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The most commonly reported statistic on the pay gap tell us that, on average, women earn about 80 cents to a man’s dollar—black or Latinx women take home only 63 cents and 54 cents, respectively. But those numbers only tell a small part of the story: According a new report by public policy think tank Institute for Women’s Policy Research, women earn only 49 cents to every dollar earned by a man.

How can this be? Traditionally, reports on the pay gap look at census data of men and women who work full-time in any given year. But that analysis only accounts for men and women who are able to fully participate in the work force, leaving out people who have to leave, either full or part-time, to take care of children, relatives, or other family members. Women are far more likely to make these sacrifices and are nearly twice as likely as men to take at least one year off work, a symptom of gender inequality that isn’t usually reflected in the pay gap statistics that inform policy reform.

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In the report, “Still a Man’s Labor Market,” authors labor economist and Urban Institute fellow Stephen J. Rose and economist Heidi I. Hartmann, the founder of IWPR, widen their lens to include the number of men and women who leave the workforce, and the effect this has on their potential earnings.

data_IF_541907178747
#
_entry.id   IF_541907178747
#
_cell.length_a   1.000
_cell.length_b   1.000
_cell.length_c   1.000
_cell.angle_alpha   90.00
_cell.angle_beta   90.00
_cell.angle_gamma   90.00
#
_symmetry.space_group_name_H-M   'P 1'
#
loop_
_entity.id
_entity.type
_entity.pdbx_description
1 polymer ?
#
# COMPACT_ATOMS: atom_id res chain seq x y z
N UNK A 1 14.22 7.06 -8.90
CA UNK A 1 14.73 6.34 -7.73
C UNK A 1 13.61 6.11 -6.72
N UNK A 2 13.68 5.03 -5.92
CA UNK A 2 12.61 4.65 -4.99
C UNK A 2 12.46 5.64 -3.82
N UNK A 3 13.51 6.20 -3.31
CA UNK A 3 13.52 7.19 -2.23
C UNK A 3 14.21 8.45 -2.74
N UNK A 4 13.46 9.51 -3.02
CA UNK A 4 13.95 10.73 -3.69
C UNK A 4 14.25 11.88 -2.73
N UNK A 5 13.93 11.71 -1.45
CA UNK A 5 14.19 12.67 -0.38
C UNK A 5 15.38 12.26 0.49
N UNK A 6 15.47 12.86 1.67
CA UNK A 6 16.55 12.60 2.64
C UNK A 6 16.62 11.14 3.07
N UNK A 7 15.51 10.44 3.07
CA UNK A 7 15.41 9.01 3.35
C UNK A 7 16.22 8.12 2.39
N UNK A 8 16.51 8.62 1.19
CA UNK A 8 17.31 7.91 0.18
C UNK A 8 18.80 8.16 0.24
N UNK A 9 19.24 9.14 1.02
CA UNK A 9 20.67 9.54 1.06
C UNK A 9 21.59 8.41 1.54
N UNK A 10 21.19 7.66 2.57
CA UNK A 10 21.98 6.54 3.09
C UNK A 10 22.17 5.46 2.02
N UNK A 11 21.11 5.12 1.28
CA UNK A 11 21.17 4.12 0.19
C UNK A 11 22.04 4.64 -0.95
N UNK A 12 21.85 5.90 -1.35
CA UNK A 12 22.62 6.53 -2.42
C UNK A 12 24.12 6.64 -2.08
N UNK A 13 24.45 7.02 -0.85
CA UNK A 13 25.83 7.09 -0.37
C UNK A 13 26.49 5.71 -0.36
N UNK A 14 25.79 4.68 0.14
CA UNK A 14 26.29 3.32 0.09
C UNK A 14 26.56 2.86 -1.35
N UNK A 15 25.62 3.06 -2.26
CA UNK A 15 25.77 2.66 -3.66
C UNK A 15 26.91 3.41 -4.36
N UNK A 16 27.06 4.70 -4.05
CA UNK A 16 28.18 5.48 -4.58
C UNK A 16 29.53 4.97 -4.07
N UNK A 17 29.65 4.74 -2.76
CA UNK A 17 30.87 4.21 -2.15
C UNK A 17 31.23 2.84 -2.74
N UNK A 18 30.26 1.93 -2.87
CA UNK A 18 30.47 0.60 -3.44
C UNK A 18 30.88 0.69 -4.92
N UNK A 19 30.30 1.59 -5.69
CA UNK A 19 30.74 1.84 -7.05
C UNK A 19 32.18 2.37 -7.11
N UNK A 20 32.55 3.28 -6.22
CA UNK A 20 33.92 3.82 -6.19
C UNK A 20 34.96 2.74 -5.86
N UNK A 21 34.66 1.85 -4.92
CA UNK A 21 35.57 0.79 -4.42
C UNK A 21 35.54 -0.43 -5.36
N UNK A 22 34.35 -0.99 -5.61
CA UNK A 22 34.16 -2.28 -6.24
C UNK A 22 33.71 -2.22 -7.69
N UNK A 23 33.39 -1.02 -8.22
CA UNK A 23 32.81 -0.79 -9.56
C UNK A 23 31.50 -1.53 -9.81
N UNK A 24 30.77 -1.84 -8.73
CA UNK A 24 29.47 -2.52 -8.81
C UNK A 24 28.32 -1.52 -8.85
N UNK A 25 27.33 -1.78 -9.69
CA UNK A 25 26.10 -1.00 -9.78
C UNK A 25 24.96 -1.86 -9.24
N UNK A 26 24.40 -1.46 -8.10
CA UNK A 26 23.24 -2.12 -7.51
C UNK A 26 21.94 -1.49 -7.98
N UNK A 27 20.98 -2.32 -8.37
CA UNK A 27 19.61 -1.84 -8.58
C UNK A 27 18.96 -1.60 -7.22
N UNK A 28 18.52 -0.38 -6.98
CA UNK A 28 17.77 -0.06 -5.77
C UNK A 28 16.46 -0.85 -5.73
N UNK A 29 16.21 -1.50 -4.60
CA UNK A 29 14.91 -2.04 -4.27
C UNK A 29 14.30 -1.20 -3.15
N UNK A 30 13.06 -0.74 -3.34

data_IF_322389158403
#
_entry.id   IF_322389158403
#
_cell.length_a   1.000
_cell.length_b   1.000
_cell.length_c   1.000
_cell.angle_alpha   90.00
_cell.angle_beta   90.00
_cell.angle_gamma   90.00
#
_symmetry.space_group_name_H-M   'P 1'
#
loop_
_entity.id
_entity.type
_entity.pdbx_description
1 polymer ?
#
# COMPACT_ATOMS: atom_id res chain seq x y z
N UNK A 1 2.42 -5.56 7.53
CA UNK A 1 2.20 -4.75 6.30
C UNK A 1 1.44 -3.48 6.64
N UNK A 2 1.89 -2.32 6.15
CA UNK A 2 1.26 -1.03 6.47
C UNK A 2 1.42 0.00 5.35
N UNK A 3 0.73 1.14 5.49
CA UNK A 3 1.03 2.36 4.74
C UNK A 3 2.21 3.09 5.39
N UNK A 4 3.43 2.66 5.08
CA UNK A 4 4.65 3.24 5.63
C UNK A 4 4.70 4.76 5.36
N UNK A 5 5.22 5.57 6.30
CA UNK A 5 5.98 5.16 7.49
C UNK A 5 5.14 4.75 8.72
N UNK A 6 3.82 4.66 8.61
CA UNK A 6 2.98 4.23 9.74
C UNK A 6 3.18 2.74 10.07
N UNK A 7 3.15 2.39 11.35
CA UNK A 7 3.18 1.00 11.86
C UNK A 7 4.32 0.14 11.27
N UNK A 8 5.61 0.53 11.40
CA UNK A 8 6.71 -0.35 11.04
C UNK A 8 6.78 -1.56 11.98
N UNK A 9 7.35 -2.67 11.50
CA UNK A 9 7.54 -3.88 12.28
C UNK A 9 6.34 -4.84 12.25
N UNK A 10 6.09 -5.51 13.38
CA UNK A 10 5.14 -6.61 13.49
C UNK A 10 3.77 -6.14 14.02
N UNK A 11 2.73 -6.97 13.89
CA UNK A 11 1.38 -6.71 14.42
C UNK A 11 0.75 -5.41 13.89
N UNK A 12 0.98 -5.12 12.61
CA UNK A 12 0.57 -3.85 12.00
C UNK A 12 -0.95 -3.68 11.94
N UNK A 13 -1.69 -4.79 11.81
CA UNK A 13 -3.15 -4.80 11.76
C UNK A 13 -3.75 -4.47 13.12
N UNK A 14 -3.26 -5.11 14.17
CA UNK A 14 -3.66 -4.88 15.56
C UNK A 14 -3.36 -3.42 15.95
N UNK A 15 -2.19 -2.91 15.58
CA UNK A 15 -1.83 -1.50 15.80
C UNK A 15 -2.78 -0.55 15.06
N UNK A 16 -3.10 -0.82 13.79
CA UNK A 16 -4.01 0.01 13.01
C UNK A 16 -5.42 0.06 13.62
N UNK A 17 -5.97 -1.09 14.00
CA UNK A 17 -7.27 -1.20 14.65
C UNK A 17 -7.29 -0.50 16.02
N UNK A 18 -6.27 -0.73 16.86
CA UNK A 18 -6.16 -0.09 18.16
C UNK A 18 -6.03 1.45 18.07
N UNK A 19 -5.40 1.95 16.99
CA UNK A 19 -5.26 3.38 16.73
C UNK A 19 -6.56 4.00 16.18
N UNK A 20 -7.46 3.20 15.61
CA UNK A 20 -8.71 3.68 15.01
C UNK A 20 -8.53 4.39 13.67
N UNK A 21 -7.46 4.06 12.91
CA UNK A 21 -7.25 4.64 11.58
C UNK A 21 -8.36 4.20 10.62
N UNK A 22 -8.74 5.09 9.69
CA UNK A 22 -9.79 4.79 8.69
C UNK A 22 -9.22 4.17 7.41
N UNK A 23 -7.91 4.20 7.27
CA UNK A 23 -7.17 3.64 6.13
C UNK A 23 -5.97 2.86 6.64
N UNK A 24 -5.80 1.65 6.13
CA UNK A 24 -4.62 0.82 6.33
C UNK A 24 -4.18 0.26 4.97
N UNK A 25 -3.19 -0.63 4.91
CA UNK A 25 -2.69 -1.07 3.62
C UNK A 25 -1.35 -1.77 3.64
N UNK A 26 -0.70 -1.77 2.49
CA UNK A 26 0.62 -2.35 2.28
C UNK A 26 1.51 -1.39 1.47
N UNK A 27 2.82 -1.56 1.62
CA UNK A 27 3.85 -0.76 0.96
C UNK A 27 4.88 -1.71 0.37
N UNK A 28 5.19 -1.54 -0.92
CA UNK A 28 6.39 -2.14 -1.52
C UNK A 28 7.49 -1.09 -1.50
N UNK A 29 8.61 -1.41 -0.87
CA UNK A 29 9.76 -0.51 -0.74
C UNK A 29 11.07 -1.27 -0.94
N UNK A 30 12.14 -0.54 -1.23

The study found that while the pay gap has decreased over time, even between 2001 and 2015, women made just 49 percent of what men made. Rose and Hartmann found that while both men and women who took one year off from work took a salary hit—earning 39 percent less than those who remained employed—women are more likely to take such career breaks, and faced a higher penalty in the long run. Women who took at least four years off earned 65 percent less than women who worked without interruption, while men who took the same time off lost only 43 percent of earnings compared to men who worked consistently.

“The commonly used figure to describe the gender wage ratio—that a woman earns 80 cents for every dollar earned by a man—understates the pay inequality problem by leaving many women workers out of the picture,” the authors write. Their study suggests that policies like paid family leave (the United States is the only industrialized nation without federally mandated paid family leave) and affordable child care will help even the wage gap by creating more opportunities and resources for workers who also manage roles as caretakers.

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“Women get paid less in the same jobs as men, which is typical, garden variety discrimination. Add to that public knowledge that sexual harassment is endemic,” Hartmann told CNBC. “The fact is, we need stronger stronger equal employment opportunity enforcement and more family support.”